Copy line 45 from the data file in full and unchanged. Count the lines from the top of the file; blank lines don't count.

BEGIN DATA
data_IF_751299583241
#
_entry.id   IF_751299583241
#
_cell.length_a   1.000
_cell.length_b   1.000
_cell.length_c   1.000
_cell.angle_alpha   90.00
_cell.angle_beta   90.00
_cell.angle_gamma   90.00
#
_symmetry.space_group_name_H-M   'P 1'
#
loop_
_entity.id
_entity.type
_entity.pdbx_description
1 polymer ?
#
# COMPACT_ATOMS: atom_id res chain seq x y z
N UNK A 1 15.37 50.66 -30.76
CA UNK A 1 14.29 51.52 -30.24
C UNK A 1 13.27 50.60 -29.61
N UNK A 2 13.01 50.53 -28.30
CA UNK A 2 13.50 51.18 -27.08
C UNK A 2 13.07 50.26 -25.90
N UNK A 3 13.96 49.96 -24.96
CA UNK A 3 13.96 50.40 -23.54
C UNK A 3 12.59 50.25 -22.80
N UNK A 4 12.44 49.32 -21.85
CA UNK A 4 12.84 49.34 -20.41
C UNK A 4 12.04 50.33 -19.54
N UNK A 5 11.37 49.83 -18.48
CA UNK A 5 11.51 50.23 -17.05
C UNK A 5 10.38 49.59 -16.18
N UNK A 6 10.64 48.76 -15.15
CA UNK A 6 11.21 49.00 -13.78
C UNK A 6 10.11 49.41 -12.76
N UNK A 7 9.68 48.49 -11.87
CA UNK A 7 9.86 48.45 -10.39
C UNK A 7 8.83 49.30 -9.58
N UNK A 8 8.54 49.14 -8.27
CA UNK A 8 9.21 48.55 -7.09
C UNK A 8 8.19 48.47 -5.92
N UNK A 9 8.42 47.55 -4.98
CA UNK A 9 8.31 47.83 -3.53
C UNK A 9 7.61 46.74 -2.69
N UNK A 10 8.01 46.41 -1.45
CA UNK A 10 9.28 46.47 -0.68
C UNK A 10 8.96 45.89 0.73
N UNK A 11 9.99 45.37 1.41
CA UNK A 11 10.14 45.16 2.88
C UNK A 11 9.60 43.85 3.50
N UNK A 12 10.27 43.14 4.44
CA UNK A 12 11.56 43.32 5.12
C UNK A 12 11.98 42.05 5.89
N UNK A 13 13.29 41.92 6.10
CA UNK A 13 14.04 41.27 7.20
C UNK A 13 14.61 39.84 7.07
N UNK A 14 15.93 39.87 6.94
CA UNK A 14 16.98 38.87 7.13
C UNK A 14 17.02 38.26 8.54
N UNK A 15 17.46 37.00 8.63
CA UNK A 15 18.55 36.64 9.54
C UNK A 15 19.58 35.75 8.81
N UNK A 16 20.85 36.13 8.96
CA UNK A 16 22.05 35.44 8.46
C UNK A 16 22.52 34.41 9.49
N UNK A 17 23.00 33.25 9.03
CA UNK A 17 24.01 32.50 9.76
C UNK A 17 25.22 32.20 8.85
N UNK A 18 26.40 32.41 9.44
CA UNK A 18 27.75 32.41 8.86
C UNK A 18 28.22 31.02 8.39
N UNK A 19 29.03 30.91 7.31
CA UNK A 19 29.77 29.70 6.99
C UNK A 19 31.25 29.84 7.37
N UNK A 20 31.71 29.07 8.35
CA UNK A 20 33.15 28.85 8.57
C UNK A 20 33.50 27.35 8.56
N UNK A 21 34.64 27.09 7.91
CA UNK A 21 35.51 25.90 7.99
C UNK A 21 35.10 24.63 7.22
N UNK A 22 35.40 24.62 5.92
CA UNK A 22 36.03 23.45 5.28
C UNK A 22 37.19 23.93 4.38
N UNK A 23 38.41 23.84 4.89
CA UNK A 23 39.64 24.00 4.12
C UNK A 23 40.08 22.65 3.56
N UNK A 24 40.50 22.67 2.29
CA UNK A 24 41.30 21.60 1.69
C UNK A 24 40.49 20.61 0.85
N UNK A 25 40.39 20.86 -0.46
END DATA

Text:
N UNK A 9 8.42 47.55 -4.98